India’s forest governance needs systemic overhaul
India is committed to the implementation of the Paris climate change agreement and Sustainable Development Goals, which have ambitious targets for greening India. This means more pressure on the understaffed forest department.Updated: Mar 14, 2018 19:02 IST
Last week, a wild elephant attacked and killed a senior Indian Forest Service officer (IFS), S Manikandan, in a thickly forested area in Karnataka’s Nagarahole Tiger Reserve. The officer, who was the field director at the reserve, had gone to the area to assess the damage caused by a “mild” fire in the region. The death of such a senior officer again brings to the fore occupational hazards that foresters face regularly due to the unpredictable nature of forests and wildlife.
The forest department is responsible for managing and protecting one-fourth of India’s land resources. Despite several development challenges, it has protected and improved forest resources. For example, there has been an increase of over 8,021 sq km of forest area, which is roughly 1% increase from 2015. They have also scientifically managed India’s wildlife population: there has been an increase in the number of tigers. Between 2010 and 2014, India’s tiger population grew from 1,706 to 2,226. Similar positive results have been seen in elephant, rhino and crocodile conservation programmes.
While the State and society have paid handsome tribute to Manikandan, the real acknowledgment of his contribution will only happen if there are systemic changes in forest governance.
First, the State must address staffing issues. There is a 30-70% vacancy in departments, with many states failing to recruit staff on a regular basis. This reduces operational efficiency of the department but also puts a lot of pressure on the existing frontline staff.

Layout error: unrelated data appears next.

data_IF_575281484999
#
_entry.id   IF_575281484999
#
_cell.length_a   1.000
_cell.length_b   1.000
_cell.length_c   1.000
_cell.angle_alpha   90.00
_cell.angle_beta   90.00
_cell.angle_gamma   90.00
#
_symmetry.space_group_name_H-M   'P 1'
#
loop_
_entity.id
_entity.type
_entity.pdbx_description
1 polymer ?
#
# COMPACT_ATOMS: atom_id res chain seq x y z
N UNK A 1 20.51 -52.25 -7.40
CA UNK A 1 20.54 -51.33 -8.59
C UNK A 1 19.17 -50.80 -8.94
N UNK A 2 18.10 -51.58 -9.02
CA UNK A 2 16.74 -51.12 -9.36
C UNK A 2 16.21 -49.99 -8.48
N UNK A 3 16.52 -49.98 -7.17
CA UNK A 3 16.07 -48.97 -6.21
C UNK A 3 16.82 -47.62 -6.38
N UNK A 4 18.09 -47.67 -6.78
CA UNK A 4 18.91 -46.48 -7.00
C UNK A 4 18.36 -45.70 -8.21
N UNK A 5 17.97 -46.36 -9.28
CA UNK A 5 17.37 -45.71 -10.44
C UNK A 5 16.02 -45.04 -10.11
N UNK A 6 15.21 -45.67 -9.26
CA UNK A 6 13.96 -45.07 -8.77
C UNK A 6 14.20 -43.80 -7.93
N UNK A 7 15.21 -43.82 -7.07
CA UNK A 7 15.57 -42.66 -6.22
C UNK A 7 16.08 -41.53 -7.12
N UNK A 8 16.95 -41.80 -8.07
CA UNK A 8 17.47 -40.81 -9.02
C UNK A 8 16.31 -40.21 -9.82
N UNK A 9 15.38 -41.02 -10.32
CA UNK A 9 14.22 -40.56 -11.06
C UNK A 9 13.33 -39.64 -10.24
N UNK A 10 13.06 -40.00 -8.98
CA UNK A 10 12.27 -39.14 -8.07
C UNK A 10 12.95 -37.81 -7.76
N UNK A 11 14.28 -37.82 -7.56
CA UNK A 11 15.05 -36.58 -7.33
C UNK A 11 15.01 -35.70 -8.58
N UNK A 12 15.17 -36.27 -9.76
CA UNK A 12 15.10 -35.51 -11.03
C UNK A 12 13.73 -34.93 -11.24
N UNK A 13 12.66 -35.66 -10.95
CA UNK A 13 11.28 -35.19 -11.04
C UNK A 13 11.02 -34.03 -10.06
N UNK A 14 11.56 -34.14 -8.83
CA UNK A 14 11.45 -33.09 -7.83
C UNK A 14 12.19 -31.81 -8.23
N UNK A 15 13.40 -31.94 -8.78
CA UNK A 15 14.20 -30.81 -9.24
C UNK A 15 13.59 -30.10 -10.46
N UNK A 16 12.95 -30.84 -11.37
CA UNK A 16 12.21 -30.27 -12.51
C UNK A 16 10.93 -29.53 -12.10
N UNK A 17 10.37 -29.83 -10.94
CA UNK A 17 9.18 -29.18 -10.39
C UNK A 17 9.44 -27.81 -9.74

Second, there has to be better provisioning of budget at both the national and state levels for regular upgrading of infrastructure, which will improve working condition of the staff and also tackle challenges such as poaching and fires. According to the International Rangers Federation, India lost 34 forest guards in 2012, 14 in 2013 and 24 in 2014. These are reported casualties. Forest fires, animal attacks and diseases take away many more lives each year.
Third, utilise the full potential of the department --- the State’s trustee of forests. The jungles are also home to poor tribal and rural communities. These communities, who are dependent on the minor forest produces, need access to clean energy, roads, and markets where they can sell their forest produce. The forest staff must be roped in to best implement these projects. In fact, many state forest departments have been doing well in terms of running medicinal plants boards, forest Infrastructure creation, local community engagement via ecotourism etc. Such a diverse domain knowledge pertaining to ground levels adds to the versatility of the service. But these don’t get utilised and is a loss to the effective implementation and better productivity of the government schemes.
Last but not the least, India is committed to the implementation of the Paris climate change agreement and Sustainable Development Goals, which have ambitious targets for greening India. This means more pressure on the understaffed forest department.
Parveen Kaswan and Akash Deep Badhawan are Indian Forest Service officers
The views expressed are personal